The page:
A Brief Critique of “The Inconsistency of Theism”

Andrew Moroz desires to convince his readers of the inconsistency of theism through an article entitled “The Inconsistency of Theism” which may be found here – http://www.atheists.org/The_Inconsistency_of_Theism

Moroz notes that while there are many conceptions of God, his “focus will be on the Christian God”. Unfortunately he immediately presents John Hick’s description of [John Hick’s] god, which is not a description of the God of Christian Scripture. Since the Christian worldview is the only true worldview, and since it is the only intelligible way to view the world; it is unassailable. The only way to attempt an attack on the Christian worldview is to posit some sort of absurdity that either is or follows from a non-Christian tenet disguised as a Christian tenet. Hence, we end up with (for example) gods that have nothing to do with the God of the Bible. This straw man approach is common amongst unbelievers due to the consistency of Christianity. We are promised in this article that “several important incongruities within the concept of a god will be revealed”, yet the God of Scripture is never touched upon.

The article opens with a citation of the supposed percentage of Atheists and non-believers in the world. We are never told what “Atheist” actually means here (and trust me, the meaning changes depending upon what corner an atheist has been backed into) nor are we told what the non-believers lack faith in. As it stands, even if we were told more specific details concerning these percentages they would have little bearing upon the contention that theism is inconsistent.

After raising these rather irrelevant observations Moroz writes, “The Atheist position is perhaps founded on a principle of truth — a wish to believe only on evidence rather than on faith”. He also cites Russell as stating that “it is undesirable to believe a proposition when there is no ground whatever for supposing it true” and quotes a famous passage from Hume showing his dedication to the idea that “the only legitimate propositions are those of matters of fact and those of the relations of ideas”. If “belief” and “faith” are synonymous then the statement from Moroz makes little sense. Setting this aside, I take it that he means something like Atheists wish to believe things only if evidenced. It is doubtful that Moroz would know that this is true of all Atheists. Even if he were able to show us that this is true of all Atheists, we might ask why they should do such a thing. Moroz probably means something more like, “Atheists should wish to believe things only if they are evidenced”. Unfortunately, he presents no evidence for such a statement. If it is the case that there is no evidence for the proposition in question then the proposed standard for belief fails its own test. The quote from Russell leaves us wondering why it is undesirable to believe propositions like the kinds he mentions (those with no ground for the supposition of truth), what constitutes “ground”, and what the grounds are for believing the very assertion he makes. Finally, what is paraphrased from Hume appears to be neither “matter of fact” nor “relationship of idea” and hence is not to be considered a “legitimate proposition” by the very standard set forth in the statement. Moroz has thus refuted himself from the start.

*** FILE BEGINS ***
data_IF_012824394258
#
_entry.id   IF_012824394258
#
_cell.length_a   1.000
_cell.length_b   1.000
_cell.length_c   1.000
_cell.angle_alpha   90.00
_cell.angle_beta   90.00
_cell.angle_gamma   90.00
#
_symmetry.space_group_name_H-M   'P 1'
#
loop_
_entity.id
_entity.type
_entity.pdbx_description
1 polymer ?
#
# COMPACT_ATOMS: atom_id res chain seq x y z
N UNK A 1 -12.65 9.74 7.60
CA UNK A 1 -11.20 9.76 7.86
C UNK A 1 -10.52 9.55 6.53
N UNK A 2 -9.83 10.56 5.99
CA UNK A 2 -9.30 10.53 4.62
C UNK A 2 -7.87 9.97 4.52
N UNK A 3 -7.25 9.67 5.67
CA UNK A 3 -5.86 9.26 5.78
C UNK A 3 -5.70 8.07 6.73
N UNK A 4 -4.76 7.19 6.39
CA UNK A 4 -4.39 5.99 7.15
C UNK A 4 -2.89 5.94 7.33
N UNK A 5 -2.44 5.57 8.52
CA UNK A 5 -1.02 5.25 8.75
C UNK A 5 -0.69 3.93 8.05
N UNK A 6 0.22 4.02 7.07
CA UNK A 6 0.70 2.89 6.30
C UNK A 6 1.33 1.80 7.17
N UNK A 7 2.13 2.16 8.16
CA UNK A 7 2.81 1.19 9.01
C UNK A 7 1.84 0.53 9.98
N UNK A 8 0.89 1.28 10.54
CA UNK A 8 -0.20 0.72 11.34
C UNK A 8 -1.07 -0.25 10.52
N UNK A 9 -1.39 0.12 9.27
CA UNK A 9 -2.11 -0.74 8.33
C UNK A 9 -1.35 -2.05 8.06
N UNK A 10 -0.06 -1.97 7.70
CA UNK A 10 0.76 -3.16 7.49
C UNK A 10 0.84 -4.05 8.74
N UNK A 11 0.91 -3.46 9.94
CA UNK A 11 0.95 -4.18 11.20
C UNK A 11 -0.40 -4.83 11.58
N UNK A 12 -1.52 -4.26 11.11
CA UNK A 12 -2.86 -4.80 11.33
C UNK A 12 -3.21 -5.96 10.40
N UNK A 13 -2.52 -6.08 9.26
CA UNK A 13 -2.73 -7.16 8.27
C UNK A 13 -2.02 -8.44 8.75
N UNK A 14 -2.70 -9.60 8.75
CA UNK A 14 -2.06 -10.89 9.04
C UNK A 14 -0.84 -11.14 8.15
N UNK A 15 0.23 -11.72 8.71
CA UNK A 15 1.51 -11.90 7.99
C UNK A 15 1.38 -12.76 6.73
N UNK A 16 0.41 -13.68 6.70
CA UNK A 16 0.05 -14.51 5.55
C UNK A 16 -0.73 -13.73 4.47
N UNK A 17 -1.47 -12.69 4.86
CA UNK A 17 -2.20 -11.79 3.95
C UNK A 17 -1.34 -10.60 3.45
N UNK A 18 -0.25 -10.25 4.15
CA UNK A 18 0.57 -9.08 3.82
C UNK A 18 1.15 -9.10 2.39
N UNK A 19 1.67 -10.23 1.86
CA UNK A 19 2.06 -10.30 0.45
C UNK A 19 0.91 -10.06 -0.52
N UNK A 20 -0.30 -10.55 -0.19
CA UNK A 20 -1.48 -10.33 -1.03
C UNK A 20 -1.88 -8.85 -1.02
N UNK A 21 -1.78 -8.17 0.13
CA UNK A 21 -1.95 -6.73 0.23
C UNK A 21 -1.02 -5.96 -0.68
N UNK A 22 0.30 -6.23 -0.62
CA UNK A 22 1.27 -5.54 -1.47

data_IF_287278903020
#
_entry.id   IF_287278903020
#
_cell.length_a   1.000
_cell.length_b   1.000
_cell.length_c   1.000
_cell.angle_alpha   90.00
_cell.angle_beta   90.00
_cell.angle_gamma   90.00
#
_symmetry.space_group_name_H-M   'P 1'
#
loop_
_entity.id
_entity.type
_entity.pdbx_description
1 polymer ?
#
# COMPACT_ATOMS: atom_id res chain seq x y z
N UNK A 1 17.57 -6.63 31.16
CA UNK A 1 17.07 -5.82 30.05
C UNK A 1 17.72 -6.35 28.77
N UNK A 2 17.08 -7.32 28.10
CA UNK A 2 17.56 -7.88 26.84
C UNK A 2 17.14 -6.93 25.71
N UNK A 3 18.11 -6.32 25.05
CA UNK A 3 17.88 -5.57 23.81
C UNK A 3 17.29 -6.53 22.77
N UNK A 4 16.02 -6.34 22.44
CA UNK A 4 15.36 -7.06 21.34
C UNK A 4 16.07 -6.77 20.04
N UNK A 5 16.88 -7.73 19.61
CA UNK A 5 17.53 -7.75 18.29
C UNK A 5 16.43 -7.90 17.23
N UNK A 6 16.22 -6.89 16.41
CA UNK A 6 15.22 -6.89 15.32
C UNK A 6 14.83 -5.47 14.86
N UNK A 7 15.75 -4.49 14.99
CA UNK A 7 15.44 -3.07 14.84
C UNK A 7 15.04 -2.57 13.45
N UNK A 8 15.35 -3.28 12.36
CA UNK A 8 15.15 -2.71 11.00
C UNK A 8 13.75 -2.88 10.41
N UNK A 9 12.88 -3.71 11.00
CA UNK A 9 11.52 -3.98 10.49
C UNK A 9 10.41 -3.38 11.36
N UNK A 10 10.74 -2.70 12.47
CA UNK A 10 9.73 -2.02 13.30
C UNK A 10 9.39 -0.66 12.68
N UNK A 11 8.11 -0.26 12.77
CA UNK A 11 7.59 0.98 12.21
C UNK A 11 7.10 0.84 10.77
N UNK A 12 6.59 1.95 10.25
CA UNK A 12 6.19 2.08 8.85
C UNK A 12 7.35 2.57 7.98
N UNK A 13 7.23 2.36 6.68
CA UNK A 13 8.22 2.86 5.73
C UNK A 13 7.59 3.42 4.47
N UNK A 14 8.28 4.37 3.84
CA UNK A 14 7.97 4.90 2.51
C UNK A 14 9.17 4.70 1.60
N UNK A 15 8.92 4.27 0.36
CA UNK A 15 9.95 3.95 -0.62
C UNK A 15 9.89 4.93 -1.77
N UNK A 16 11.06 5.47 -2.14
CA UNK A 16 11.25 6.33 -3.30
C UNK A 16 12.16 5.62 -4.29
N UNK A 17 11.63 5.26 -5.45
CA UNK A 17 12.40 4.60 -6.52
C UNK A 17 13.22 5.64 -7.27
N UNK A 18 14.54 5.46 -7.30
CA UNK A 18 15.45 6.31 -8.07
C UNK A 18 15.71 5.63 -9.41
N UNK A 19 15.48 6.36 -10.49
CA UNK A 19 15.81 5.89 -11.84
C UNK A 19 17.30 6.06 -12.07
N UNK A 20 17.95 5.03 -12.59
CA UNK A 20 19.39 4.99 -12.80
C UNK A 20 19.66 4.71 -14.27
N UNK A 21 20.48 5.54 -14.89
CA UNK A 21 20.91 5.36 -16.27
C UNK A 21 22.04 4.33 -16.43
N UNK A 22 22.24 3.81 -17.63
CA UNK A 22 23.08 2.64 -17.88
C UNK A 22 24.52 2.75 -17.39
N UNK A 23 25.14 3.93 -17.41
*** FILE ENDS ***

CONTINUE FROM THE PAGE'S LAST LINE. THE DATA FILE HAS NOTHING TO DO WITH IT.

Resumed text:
The concluding paragraph of the article does not fair much better than the beginning of the article. Moroz writes, “[I]t seems to me that one is puerile to base final knowledge on anything except philosophy – the only human endeavor that seeks to avoid assumptions”. I am left wondering why this seems childish to him, why his assertions at the beginning of the article did not meet this standard, and why he cannot see that he simply assumes philosophy (as using philosophy to justify the use of philosophy assumes philosophy) and thus sets forth another statement that fails its own test.

Moroz is therefore attempting to write an article from a position that cannot be consistently held. He is right to approach the “debate” about the existence and nature of God from an epistemological standpoint, but wrong in the epistemology he espouses. His is a self-defeating endeavor. He has not shown the inconsistency of theism at all, but rather the inconsistency of his own position. The reason for this is that anti-theism presupposes theism.

Moroz, Andrew. “The Inconsistency of Theism”. http://www.atheists.org/The_Inconsistency_of_Theism. Accessed 9/23/09.


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